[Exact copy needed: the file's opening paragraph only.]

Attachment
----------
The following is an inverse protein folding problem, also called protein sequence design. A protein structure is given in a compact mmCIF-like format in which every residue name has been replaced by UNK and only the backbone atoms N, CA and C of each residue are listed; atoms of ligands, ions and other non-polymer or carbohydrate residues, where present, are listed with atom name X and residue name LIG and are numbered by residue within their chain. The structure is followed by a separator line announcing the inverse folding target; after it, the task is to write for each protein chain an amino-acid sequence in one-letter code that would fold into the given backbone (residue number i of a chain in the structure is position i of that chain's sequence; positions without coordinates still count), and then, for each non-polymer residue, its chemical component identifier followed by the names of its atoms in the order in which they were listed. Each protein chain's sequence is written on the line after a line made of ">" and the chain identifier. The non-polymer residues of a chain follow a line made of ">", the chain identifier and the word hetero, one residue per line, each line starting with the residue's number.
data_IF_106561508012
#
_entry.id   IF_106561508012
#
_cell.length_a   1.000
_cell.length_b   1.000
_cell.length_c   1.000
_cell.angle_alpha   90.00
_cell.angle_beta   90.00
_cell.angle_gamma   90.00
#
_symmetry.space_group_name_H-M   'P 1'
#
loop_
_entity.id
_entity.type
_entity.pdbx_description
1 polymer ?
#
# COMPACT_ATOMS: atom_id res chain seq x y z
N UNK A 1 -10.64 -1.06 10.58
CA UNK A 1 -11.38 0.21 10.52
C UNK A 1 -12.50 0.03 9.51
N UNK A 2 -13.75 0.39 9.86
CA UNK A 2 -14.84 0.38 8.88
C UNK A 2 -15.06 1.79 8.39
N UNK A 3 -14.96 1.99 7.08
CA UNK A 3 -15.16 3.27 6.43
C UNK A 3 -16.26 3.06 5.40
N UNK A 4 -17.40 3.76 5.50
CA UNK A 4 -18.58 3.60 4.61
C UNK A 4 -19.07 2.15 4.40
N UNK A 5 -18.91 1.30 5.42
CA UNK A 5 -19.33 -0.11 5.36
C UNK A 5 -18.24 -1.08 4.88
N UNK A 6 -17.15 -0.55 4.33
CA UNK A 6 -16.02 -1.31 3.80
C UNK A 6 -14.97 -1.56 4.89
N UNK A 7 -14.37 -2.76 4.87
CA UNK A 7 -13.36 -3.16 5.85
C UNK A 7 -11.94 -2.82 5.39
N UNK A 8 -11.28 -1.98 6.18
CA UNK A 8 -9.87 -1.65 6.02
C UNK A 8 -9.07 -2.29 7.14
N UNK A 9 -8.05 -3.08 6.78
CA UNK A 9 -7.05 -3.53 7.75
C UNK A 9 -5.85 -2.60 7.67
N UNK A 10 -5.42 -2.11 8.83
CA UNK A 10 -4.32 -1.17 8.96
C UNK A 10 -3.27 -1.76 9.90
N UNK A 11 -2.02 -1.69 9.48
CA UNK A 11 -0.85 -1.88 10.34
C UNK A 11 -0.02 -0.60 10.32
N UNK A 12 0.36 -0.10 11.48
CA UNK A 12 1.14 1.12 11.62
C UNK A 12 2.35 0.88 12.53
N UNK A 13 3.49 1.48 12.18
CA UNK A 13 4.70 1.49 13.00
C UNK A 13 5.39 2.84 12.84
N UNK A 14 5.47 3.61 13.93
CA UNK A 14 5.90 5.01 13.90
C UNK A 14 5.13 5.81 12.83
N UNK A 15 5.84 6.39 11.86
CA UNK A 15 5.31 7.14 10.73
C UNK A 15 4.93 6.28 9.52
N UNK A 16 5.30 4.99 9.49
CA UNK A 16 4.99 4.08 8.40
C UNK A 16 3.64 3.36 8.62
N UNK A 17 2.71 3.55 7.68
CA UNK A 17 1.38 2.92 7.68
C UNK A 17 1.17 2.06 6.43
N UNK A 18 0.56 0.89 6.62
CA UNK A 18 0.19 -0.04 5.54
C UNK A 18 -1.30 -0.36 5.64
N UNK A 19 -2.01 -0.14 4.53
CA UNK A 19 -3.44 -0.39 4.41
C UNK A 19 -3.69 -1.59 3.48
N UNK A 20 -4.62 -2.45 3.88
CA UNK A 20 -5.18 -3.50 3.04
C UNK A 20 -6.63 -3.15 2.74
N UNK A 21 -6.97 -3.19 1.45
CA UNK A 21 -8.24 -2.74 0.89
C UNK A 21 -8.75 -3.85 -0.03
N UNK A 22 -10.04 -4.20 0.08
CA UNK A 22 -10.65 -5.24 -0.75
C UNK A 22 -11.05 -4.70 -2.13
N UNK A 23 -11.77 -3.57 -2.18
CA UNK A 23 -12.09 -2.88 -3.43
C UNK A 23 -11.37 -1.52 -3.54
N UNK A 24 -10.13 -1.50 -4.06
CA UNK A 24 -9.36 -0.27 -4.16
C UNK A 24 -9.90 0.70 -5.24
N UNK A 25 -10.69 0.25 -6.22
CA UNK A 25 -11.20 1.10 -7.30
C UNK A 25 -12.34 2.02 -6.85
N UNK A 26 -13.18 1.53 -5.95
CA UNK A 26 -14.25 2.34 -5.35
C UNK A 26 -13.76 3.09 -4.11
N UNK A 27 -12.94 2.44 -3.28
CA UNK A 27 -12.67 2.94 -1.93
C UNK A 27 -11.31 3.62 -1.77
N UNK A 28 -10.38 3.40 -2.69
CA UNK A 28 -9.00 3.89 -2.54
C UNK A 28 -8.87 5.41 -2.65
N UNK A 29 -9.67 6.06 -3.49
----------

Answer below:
The following is an inverse protein folding problem, also called protein sequence design. A protein structure is given in a compact mmCIF-like format in which every residue name has been replaced by UNK and only the backbone atoms N, CA and C of each residue are listed; atoms of ligands, ions and other non-polymer or carbohydrate residues, where present, are listed with atom name X and residue name LIG and are numbered by residue within their chain. The structure is followed by a separator line announcing the inverse folding target; after it, the task is to write for each protein chain an amino-acid sequence in one-letter code that would fold into the given backbone (residue number i of a chain in the structure is position i of that chain's sequence; positions without coordinates still count), and then, for each non-polymer residue, its chemical component identifier followed by the names of its atoms in the order in which they were listed. Each protein chain's sequence is written on the line after a line made of ">" and the chain identifier. The non-polymer residues of a chain follow a line made of ">", the chain identifier and the word hetero, one residue per line, each line starting with the residue's number.